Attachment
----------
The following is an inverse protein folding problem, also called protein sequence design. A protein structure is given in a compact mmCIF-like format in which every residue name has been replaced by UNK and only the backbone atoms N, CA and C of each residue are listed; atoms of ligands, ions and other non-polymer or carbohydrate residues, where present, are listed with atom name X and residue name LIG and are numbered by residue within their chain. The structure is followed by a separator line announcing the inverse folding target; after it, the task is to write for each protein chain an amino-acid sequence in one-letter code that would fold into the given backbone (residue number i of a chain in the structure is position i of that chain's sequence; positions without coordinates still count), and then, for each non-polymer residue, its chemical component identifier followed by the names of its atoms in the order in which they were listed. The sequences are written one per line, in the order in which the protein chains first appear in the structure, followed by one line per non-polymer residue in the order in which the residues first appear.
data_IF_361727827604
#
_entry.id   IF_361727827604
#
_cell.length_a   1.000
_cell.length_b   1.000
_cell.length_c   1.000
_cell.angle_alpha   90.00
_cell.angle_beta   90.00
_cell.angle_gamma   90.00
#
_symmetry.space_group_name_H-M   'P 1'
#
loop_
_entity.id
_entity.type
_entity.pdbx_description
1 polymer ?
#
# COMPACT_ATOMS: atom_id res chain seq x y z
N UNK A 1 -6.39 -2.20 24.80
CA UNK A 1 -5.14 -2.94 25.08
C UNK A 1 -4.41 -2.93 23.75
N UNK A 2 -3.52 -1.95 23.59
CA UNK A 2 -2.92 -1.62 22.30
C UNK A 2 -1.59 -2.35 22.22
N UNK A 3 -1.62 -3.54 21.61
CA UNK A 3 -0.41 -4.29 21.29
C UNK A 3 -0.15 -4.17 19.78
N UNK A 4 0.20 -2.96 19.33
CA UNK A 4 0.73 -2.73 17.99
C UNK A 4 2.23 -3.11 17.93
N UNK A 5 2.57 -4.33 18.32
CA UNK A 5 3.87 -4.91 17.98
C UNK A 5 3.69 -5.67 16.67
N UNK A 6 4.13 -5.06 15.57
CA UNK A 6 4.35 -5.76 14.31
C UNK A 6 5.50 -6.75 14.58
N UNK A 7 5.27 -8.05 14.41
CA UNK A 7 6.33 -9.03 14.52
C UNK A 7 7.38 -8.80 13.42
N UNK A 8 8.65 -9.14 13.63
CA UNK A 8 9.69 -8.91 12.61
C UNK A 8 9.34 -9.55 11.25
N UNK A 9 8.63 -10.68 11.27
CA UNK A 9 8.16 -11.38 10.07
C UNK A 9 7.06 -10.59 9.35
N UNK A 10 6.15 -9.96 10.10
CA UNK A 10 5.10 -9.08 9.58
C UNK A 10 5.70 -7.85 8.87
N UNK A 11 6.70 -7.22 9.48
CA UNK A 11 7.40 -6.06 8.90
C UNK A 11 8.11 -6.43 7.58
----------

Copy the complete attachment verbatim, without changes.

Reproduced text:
The following is an inverse protein folding problem, also called protein sequence design. A protein structure is given in a compact mmCIF-like format in which every residue name has been replaced by UNK and only the backbone atoms N, CA and C of each residue are listed; atoms of ligands, ions and other non-polymer or carbohydrate residues, where present, are listed with atom name X and residue name LIG and are numbered by residue within their chain. The structure is followed by a separator line announcing the inverse folding target; after it, the task is to write for each protein chain an amino-acid sequence in one-letter code that would fold into the given backbone (residue number i of a chain in the structure is position i of that chain's sequence; positions without coordinates still count), and then, for each non-polymer residue, its chemical component identifier followed by the names of its atoms in the order in which they were listed. The sequences are written one per line, in the order in which the protein chains first appear in the structure, followed by one line per non-polymer residue in the order in which the residues first appear.
data_IF_361727827604
#
_entry.id   IF_361727827604
#
_cell.length_a   1.000
_cell.length_b   1.000
_cell.length_c   1.000
_cell.angle_alpha   90.00
_cell.angle_beta   90.00
_cell.angle_gamma   90.00
#
_symmetry.space_group_name_H-M   'P 1'
#
loop_
_entity.id
_entity.type
_entity.pdbx_description
1 polymer ?
#
# COMPACT_ATOMS: atom_id res chain seq x y z
N UNK A 1 -6.39 -2.20 24.80
CA UNK A 1 -5.14 -2.94 25.08
C UNK A 1 -4.41 -2.93 23.75
N UNK A 2 -3.52 -1.95 23.59
CA UNK A 2 -2.92 -1.62 22.30
C UNK A 2 -1.59 -2.35 22.22
N UNK A 3 -1.62 -3.54 21.61
CA UNK A 3 -0.41 -4.29 21.29
C UNK A 3 -0.15 -4.17 19.78
N UNK A 4 0.20 -2.96 19.33
CA UNK A 4 0.73 -2.73 17.99
C UNK A 4 2.23 -3.11 17.93
N UNK A 5 2.57 -4.33 18.32
CA UNK A 5 3.87 -4.91 17.98
C UNK A 5 3.69 -5.67 16.67
N UNK A 6 4.13 -5.06 15.57
CA UNK A 6 4.35 -5.76 14.31
C UNK A 6 5.50 -6.75 14.58
N UNK A 7 5.27 -8.05 14.41
CA UNK A 7 6.33 -9.03 14.52
C UNK A 7 7.38 -8.80 13.42
N UNK A 8 8.65 -9.14 13.63
CA UNK A 8 9.69 -8.91 12.61
C UNK A 8 9.34 -9.55 11.25
N UNK A 9 8.63 -10.68 11.27
CA UNK A 9 8.16 -11.38 10.07
C UNK A 9 7.06 -10.59 9.35
N UNK A 10 6.15 -9.96 10.10
CA UNK A 10 5.10 -9.08 9.58
C UNK A 10 5.70 -7.85 8.87
N UNK A 11 6.70 -7.22 9.48
CA UNK A 11 7.40 -6.06 8.90
C UNK A 11 8.11 -6.43 7.58